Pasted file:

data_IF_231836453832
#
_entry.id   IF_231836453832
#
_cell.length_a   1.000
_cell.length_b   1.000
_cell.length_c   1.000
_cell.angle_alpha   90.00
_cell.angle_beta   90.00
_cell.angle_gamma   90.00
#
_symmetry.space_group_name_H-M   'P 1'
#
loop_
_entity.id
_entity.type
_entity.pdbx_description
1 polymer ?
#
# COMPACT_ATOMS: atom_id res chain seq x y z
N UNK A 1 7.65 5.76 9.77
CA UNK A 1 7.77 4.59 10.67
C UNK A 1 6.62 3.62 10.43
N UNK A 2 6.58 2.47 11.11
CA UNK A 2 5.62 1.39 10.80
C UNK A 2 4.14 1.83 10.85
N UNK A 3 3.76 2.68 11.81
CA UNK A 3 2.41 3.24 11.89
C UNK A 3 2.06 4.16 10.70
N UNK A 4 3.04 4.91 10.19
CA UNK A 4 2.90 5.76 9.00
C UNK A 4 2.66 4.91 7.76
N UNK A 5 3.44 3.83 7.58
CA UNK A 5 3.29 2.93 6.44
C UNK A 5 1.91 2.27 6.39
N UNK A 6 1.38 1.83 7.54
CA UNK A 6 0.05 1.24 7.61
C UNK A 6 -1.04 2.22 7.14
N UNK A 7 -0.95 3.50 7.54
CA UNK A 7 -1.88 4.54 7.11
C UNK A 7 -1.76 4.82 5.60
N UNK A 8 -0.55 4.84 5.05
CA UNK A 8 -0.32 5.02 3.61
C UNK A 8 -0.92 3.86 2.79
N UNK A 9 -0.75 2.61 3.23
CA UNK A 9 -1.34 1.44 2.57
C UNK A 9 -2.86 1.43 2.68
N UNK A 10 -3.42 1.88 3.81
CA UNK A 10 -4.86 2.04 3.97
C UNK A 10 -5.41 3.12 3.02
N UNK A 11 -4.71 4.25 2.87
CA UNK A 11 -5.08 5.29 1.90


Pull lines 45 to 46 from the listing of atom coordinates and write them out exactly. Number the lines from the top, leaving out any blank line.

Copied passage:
N UNK A 9 -0.75 2.61 3.23
CA UNK A 9 -1.34 1.44 2.57